Now that the weather has improved, the sun is shining, and it’s not quite a zillion degrees yet, Coffee got all our bikes in working order. He’s even looking at a new bike for himself, with the plan to hand down his current bike to Maymo, who is growing like a weed.
Historically, riding my bike has always been really enjoyable to me. I’ve had to make shifts in my thinking over the years, though, and adapt from racing (road bikes) to simply riding them. Then adjusting to a mountain bike (much slower and heavier). For a few years I couldn’t ride – my should and neck were too messed up and every ride was painful (during and after).
Last year I picked up a hybrid-y commuter bike (so I could sit upright more) and handed my mountain bike down to Middle One. I also went through a whole lot of physio on my neck and shoulder. Ta-da!
So here I am – bike tuned up, tires inflated, helmet dusted off. Ready to roll.
The funny thing about not riding for a while is that everything feels completely out of control. I wouldn’t go so far as to say that I am anxious while riding, but I am definitely not comfortable yet.
I am hypervigilant about the cars around me.
I feel like I’m going at warp speed when I hit 10km/h and it takes all my self-control not to scream at the top of my lungs.
I’m practicing shifting gears because I freak out when I realize I’m pedalling to fast/slow.
I’m definitely testing out my brakes far more than necessary.
But the biggest problem? I am in awful shape. Holy crap. I apparently have the lung capacity of a small cat and the endurance of a loaf of bread.
There’s a contributing problem. For the many of you who haven’t been to my home, or who weren’t paying particular attention when you visited, I live at the top of a hill. There is literally no way to get to my house, from any side or direction, without going up a hill. For real. Every road, every sidewalk, every pathway – – all of them are up a hill.
This means that the start of my bike ride is kind of awesome – wheeeeeeeeee! I AM GOING SO FAST!
It means that the end of my ride, however, is the worst – no matter which way I go. OHGOD I AM GOING TO DIE.
It really sucks.
In addition to getting comfortable on my bike again, there’s a little voice in my head saying, “Don’t go too far! Remember that you have the world’s biggest hill to climb on the way home!” That little voice talks me out of riding very far because, really, the idea of having to lie on the side of the road for an hour before dragging my carcass up the hill does not appeal to me. That little voice is a total buzzkill. I get riding and I am just delighted! I want to go and go and go and go – – but then I remember the hill.
I’ve tried to brainstorm my way out of this.
I considered putting my bike in the car, driving to a flatter area, and then riding around until I was finished and then driving home. The difficulty is that I’m short, and my arms are short, and loading my bike into my car is difficult (Well, no, that’s not fully true. Loading my bike in without chipping the paint off and scraping the crap out of the interior is difficult.) I looked into exterior bike racks, but since I drive a hatch-back-y sort of car, I can’t seem to find one that’s easy to use – ideally there’d be one that was easy to attach and remove to the car, easy to load my bike on (remember, short arms), AND not cost a million dollars AND hold my bike secure.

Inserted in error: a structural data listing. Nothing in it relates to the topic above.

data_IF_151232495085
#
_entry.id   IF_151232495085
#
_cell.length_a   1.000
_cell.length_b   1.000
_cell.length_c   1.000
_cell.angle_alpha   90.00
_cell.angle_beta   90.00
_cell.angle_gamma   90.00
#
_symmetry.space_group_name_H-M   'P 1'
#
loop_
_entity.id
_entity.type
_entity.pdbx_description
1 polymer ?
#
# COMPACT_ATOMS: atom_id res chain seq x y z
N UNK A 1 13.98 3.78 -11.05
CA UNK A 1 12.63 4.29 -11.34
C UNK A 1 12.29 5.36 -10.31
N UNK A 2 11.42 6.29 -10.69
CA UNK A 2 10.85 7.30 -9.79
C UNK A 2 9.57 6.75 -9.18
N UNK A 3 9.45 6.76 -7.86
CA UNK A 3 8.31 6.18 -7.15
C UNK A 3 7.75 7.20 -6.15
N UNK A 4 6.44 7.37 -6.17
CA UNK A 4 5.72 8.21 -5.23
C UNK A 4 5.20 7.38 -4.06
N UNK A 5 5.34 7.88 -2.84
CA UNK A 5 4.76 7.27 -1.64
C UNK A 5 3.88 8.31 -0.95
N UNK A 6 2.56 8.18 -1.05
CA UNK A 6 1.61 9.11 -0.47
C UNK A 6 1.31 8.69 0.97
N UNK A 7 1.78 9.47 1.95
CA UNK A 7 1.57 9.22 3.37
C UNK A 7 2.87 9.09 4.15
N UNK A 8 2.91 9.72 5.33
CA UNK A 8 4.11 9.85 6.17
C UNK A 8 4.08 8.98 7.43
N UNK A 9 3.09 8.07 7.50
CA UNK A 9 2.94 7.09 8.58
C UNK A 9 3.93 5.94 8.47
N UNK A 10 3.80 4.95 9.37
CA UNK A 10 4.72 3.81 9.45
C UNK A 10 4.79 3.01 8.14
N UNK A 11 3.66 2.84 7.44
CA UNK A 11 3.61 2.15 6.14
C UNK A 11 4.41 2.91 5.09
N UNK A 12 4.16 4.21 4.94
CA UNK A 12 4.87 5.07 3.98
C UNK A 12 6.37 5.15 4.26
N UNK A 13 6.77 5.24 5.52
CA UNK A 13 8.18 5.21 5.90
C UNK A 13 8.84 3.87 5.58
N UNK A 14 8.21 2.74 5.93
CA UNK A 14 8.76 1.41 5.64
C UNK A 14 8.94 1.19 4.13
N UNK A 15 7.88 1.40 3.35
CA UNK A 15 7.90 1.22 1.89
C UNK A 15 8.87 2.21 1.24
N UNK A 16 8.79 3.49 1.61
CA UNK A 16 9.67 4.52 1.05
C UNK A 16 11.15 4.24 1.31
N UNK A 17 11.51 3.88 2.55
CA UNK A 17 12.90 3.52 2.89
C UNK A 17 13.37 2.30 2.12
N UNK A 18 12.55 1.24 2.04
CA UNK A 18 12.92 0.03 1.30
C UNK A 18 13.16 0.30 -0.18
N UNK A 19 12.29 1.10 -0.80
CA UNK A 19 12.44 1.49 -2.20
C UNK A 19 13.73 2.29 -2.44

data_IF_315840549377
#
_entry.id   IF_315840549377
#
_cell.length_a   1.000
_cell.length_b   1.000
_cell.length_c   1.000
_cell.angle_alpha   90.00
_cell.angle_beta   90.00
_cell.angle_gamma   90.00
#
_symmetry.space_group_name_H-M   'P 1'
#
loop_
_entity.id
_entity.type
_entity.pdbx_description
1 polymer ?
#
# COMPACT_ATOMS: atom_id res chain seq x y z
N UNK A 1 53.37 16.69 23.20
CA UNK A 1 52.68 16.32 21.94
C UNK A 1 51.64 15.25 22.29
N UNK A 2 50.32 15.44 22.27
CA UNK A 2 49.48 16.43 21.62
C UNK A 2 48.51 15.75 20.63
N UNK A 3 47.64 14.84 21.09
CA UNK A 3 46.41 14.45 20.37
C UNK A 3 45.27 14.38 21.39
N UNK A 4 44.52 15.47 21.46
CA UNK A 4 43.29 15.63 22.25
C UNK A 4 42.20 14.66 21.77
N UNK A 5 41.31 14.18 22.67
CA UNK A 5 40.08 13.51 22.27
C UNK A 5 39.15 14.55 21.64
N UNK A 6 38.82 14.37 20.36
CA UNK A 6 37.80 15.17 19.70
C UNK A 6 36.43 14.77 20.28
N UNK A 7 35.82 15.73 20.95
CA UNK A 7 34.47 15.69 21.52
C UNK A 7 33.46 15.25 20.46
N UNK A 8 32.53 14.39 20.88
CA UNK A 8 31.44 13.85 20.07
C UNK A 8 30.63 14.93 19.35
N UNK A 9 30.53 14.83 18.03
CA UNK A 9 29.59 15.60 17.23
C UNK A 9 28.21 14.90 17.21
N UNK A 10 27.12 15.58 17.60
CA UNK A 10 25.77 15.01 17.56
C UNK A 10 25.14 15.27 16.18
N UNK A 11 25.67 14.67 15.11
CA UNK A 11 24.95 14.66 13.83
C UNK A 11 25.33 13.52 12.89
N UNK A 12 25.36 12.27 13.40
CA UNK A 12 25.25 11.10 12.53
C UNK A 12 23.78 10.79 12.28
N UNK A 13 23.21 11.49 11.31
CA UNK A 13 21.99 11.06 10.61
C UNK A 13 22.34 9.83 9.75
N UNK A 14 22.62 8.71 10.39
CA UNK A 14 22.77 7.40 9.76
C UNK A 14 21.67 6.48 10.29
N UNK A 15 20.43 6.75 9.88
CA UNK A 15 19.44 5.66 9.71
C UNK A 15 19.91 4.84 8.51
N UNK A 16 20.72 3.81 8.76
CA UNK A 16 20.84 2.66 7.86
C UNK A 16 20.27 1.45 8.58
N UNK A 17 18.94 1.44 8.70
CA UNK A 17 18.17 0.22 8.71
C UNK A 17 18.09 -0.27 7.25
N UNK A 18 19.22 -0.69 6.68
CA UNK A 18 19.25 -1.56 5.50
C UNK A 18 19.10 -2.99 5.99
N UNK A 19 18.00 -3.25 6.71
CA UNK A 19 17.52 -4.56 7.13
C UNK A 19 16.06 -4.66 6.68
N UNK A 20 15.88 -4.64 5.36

That seems like a lot of work. It also sort of ruins the spontaneity.
Then I considered the idea that okay, fine, I’ll be like a dog that got loose from a fenced yard – I’ll get too far away from home and I’ll be exhausted and probably lost. But I can call a cab or take a bus home – we live on a bus route! But I know that, realistically, that’ll never happen. I will just end up living out the rest of my life in whatever ditch is closest. I’m not going to figure out how to put my bike on the front of the bus. I’m not going to be able to cram my bike into a taxi. (Also, I’m a bit stubborn.)
I could call Coffee to come and get me, because he loves me and he doesn’t want me to live in a ditch, but he’s not always home when I want to ride. It goes without saying, I think, that he probably wouldn’t be excited about having to take time off from work to go get his sad, sad wife and her bike from the ditch where she’s collapsed. Especially not repeatedly. (Although I think the conversation he’d have with his boss would be hilarious.)
Soooooooooooo… guess who has to just suck it up? Yeah. Me.
Since I’m working from home today, I figured I’d go for a quick bike ride to test out a different route. The gradual incline on the way home was THE WORST but I made it. I didn’t have to walk my bike at all, unlike the other route, but I am pretty sure I won’t be able to use my legs for the rest of the day – making it even better that I’m working from home. Much like Coffee doesn’t want to come and get me every day after a bike ride, my coworkers aren’t really interested in dragging me up the steep, narrow staircase to my office several times a day.
And I went a little bit fast.
And I didn’t scream at all.
And I remembered that the objects (CARS! ALL CARS!) in my mirror are closer than they appear.
And I didn’t have to lie down in a ditch.